Greece is waiting for their private bond holders to accept to the terms of a new Greek bond swap that includes their bond holders taking a 53.5 % cut of the debt total before Greece is allowed to receive their second rescue package of 130 billion euros on March 20th.
The Greek bond swap deal involves 450 financial institutions holding $206 billion euros of Greek bonds. Bond holders are asked to exchange their old bonds by Thursday evening for a new package of bonds and cash that would cut approximately 100 billion euros of Greek debt.
Some of the private Greek bond holders have shown reluctance to accept the new terms of the bond swap, the largest debt restructuring program in history, although Greece’s Finance Minister Evangelos Venizelos told Bloomberg’s Nicole Itano that are no other offers available to them.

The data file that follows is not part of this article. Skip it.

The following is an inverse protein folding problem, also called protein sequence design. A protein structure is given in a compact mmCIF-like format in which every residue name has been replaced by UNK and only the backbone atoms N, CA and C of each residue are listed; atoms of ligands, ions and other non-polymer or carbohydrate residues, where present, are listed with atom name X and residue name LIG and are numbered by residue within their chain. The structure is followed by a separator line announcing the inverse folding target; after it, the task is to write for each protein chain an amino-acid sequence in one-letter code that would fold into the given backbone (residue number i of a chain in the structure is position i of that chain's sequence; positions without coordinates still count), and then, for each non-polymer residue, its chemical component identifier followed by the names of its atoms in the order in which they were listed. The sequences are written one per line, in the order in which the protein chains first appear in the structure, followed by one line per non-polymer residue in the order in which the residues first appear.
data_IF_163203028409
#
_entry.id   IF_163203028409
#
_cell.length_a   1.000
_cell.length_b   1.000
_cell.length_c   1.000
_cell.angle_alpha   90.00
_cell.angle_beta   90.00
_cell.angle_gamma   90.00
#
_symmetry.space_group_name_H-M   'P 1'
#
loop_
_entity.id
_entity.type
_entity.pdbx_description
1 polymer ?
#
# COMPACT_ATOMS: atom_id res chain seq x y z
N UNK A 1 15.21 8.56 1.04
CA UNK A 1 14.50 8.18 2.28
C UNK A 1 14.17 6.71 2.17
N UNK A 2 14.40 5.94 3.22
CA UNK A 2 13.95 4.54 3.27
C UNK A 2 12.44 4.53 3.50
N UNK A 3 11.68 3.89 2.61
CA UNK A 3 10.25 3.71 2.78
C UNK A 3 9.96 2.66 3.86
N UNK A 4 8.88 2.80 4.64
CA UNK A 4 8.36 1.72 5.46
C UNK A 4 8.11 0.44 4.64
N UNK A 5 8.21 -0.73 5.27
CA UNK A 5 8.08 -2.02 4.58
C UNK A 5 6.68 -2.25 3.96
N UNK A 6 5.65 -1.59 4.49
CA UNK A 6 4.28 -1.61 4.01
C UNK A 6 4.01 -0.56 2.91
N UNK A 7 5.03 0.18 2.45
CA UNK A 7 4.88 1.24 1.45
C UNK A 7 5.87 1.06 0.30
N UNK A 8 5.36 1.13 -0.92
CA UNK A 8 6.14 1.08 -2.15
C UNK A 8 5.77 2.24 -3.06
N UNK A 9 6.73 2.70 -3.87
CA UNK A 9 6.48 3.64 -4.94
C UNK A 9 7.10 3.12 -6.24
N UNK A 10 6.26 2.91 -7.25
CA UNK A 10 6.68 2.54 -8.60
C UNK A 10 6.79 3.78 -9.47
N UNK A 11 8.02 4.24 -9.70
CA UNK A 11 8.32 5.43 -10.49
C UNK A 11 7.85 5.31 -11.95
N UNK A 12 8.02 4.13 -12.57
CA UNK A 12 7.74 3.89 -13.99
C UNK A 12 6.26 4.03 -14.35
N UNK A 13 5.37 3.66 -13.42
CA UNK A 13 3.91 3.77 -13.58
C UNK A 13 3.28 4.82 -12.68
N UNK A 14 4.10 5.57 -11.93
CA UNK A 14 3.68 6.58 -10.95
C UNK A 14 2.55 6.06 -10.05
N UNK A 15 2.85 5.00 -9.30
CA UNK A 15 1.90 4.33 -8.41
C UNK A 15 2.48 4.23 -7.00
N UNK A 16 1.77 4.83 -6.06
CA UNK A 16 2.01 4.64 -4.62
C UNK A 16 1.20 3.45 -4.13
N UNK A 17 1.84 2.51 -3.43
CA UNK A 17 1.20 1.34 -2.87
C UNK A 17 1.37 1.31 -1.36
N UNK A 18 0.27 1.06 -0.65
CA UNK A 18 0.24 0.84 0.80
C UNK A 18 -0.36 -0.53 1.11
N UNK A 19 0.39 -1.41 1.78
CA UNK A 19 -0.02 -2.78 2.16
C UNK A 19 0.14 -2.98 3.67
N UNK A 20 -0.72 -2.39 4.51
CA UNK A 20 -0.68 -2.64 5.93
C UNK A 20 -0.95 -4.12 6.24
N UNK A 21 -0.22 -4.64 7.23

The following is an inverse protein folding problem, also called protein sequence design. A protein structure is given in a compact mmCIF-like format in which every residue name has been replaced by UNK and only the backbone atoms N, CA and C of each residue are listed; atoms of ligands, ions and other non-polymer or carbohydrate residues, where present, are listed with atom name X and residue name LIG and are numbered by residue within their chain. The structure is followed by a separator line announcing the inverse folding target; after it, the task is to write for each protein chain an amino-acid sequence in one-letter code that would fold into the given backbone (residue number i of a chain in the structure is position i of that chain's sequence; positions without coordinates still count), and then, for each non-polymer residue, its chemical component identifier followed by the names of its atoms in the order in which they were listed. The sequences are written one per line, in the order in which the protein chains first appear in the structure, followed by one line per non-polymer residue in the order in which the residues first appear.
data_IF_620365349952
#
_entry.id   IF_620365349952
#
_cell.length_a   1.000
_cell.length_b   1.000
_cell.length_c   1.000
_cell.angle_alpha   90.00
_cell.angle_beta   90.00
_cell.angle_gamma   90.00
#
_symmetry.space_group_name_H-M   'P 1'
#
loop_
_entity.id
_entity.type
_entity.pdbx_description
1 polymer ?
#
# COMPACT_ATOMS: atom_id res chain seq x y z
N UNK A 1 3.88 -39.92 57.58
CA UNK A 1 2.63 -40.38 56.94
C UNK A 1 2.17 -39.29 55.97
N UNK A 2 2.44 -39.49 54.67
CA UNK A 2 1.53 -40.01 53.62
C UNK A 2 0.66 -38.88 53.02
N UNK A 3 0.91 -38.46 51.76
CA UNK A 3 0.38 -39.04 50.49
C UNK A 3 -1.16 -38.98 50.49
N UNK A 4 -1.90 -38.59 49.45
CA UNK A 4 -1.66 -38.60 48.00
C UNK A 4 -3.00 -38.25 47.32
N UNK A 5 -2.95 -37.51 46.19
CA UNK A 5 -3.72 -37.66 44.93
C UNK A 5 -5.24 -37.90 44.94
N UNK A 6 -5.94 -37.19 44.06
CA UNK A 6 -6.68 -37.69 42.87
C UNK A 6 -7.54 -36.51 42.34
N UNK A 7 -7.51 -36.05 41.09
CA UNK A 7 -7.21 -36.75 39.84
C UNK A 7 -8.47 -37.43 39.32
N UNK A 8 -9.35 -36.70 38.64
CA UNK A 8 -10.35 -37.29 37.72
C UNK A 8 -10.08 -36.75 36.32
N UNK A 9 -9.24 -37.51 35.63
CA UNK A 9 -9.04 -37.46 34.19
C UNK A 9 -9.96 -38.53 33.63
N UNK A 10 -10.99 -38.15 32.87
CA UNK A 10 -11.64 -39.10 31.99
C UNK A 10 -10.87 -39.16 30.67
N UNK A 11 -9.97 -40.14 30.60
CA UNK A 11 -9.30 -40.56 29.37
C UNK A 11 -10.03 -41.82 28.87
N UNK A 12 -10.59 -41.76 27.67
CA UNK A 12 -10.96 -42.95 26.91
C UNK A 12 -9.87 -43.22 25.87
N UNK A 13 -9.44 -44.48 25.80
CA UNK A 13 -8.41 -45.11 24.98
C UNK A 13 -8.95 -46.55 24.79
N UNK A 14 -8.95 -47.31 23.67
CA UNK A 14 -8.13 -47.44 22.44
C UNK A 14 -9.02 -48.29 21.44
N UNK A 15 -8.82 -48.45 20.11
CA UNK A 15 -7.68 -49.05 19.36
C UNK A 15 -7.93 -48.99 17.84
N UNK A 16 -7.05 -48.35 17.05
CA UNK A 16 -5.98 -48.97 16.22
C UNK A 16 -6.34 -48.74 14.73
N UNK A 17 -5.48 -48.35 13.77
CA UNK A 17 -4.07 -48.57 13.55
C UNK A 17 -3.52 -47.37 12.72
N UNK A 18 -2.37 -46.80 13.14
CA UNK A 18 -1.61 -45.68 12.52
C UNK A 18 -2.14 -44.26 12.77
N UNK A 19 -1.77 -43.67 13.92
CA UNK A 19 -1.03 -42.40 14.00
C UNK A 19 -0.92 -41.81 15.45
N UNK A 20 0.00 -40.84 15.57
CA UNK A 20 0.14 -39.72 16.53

“This is the best offer because this is the only one, the only existing offer” Venizelos said.
Twelve financial institutions representing the Steering Committee of Greek Creditors holding a sizeable portion of the Greek debt have already agreed to accept the voluntary 53.5% cut. They are holding Greek bonds with a total nominal value of 40 billion euros.
Greece needs to secure at least 90% participation for their bond exchange to proceed.
If less than 90% of bond holders participate in the voluntary bond swap, Greece has the option of invoking a clause to force remaining bond holders to accept the deal.
But for that to occur, at least half of the bond holders must participate in a vote with at least two thirds voting in favor of the new bond-swap terms which includes the 53.5% cut.
European equities are trading lower this morning in early trading. European banks parked 827.7 billion euros overnight at the ECB, a new record. Yesterday it was announced that Euro banks parked 820 billion euros at the ECB, a previous record.